In many English speaking areas of the world, heavy weather is sometimes described “raining cats and dogs,” suggesting that the rain is extremely heavy and rather unpleasant to be out in. A related saying from some parts of England is “raining stair-rods.” There are a number of explanations for the origins of this phrase, which dates to the 1600s, ranging from the mythological to the macabre. Unfortunately, the macabre explanation is probably the most likely.
On the mythological end of things, some people have suggested that the term comes from the idea that cats and dogs are associated with the weather in some regions of the world. Cats especially have historically been linked with witchcraft and the ability to control the weather. However, this explanation for “it's raining cats and dogs” seems a bit thin when you consider the fact that many cats are not fond of water, and therefore they would have no reason to cause heavy rains, even if they could.
A more whimsical explanation references the thatched roofs of many 16th century homes. This theory suggests that cats and dogs took refuge in the thatch, and when heavy rains came, the animals were washed off the roofs, causing it to look like it was raining cats and dogs. Unfortunately, thatch isn't like a haystack; thatching is made in thick bundles which would not serve to shelter an animal, and no animal would be foolish enough to stand on a roof in the pouring rain.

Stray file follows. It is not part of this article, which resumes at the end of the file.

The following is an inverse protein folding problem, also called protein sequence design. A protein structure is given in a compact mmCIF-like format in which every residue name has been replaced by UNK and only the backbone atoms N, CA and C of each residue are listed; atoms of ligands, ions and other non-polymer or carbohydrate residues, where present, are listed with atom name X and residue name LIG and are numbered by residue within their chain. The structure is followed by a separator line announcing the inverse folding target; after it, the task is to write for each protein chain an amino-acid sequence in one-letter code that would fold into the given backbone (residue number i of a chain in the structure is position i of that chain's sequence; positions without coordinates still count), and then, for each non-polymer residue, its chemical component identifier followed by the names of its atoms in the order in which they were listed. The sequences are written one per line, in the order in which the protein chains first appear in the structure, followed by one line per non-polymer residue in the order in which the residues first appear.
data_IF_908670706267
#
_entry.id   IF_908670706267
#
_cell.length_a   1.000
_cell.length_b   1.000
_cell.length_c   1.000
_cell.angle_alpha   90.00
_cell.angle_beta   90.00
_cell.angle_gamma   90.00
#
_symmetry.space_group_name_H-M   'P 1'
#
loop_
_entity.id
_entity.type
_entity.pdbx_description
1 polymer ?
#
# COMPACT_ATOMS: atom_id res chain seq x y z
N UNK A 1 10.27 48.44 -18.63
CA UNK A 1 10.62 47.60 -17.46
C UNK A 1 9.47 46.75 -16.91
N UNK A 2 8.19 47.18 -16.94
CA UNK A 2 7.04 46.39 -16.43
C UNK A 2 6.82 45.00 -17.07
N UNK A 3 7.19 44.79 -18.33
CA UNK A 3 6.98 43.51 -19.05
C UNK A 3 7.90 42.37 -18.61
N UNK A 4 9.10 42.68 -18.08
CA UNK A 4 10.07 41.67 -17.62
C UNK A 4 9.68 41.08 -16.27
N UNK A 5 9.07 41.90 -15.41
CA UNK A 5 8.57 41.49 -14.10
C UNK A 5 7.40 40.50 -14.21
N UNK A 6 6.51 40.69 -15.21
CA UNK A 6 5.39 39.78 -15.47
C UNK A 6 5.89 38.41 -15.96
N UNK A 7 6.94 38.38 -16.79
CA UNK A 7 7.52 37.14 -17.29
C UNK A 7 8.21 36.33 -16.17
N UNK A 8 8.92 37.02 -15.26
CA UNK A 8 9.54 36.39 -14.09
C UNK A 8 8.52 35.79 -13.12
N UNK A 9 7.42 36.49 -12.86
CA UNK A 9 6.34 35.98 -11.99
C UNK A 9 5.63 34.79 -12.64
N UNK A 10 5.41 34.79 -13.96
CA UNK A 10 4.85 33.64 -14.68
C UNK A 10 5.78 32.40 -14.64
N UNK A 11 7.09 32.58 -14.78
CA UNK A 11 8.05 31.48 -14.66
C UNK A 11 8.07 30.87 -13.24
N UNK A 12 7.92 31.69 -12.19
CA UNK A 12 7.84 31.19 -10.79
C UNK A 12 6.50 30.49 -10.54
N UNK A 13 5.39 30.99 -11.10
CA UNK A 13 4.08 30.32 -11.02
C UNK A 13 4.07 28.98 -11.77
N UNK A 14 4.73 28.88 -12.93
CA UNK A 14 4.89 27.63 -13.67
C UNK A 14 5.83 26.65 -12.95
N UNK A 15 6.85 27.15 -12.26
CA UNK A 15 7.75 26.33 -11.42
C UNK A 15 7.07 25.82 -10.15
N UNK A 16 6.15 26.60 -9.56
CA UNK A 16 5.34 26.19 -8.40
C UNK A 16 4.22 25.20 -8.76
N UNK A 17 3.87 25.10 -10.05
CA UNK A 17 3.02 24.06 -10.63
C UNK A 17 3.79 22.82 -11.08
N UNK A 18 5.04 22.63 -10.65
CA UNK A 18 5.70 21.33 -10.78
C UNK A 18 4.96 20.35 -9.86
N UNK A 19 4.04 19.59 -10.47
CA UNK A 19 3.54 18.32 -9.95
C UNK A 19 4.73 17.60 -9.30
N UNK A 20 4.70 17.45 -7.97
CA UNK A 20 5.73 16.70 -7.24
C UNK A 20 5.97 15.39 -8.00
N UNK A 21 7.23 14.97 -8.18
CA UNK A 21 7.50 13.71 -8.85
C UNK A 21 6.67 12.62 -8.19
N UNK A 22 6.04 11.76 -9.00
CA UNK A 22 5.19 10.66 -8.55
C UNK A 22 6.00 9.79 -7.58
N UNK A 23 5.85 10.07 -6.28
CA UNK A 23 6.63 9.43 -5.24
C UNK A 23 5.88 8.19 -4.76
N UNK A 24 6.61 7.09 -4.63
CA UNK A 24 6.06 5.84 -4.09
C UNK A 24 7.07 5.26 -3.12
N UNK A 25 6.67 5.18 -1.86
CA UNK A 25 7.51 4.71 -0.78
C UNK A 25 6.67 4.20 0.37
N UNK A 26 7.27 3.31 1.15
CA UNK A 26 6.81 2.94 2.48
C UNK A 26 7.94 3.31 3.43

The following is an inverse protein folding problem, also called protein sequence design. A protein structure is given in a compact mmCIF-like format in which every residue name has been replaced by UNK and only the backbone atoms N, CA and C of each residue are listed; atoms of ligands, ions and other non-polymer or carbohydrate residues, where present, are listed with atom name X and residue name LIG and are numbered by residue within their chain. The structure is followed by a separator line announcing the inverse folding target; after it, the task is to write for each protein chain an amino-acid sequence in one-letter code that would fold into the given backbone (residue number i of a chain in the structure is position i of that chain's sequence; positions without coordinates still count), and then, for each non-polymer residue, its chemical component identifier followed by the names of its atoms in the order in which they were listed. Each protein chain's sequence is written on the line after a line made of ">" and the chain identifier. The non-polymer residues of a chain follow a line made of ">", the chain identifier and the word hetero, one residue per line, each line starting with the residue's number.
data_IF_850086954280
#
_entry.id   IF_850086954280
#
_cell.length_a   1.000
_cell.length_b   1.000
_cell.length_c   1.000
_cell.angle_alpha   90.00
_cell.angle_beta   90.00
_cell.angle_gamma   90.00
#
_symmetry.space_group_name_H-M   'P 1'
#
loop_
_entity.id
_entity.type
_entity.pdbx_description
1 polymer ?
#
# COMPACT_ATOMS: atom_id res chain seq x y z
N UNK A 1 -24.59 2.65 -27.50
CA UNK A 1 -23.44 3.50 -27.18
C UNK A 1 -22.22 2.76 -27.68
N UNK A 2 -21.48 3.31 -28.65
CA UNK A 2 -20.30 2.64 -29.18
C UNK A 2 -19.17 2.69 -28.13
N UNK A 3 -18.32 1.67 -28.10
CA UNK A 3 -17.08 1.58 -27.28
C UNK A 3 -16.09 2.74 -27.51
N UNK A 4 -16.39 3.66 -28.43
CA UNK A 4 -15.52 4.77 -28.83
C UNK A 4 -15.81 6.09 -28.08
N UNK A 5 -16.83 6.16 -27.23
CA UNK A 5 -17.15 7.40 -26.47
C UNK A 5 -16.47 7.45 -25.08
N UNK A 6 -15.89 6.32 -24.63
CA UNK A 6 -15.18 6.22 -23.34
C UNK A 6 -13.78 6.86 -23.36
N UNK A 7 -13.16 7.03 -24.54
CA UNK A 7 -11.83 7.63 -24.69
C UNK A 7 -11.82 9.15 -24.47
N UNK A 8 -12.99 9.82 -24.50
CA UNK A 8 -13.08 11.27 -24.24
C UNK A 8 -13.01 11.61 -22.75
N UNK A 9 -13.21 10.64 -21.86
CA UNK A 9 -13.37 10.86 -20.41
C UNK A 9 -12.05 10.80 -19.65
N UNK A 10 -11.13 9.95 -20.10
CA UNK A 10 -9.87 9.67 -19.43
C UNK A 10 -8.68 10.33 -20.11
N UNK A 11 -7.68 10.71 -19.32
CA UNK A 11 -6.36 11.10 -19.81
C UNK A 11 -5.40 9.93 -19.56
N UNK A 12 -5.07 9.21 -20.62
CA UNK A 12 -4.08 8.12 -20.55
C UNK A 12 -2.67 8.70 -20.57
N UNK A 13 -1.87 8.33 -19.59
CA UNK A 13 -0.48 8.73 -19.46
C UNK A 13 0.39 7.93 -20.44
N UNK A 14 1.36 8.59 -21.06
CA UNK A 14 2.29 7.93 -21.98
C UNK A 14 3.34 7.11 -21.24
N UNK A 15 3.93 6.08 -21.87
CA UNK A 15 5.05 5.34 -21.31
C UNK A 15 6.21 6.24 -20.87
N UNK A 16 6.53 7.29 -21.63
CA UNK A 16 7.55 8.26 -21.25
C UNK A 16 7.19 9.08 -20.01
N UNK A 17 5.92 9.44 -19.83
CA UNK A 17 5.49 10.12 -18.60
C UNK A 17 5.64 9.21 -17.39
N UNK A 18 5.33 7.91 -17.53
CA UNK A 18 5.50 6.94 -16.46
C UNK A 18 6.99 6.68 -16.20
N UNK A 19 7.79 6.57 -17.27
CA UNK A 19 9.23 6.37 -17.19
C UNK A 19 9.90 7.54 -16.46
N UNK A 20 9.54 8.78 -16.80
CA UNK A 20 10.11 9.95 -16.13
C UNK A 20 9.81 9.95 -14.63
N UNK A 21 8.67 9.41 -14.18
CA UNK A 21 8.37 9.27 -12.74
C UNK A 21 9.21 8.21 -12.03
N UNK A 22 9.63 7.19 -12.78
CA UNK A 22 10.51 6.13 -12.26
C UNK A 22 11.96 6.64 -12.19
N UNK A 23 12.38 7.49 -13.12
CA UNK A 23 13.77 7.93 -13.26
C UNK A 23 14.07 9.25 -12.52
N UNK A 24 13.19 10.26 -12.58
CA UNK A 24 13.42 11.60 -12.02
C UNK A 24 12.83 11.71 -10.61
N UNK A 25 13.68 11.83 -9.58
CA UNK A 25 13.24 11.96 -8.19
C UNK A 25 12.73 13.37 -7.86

Some people have also suggested that the term is a reference to the obsolete French term catadoupe, which means waterfall. The related term Old English word catadupe — sometime spelled catadupa — also refers to a waterfall or cataract, usually referring to a shallow, rocky section of the Nile River.
Alas, the real story behind “it's raining cats and dogs” lies in an unpleasant fact of 16th century life. During this era, garbage, including dead animals, was often discarded along roads and streets, as there was no organized garbage collection. As a result, heavy rains would wash garbage into the streets of many towns, filling the streets with an unspeakable collection of feces, dead animals, rotting fruit, and an assortment of other unpleasant materials. A casual observer might have been under the impression that it was raining cats and dogs if he or she had glanced outside after a period of heavy rain, when the streets would have been filled with mud, filth, garbage, and discarded animal carcasses.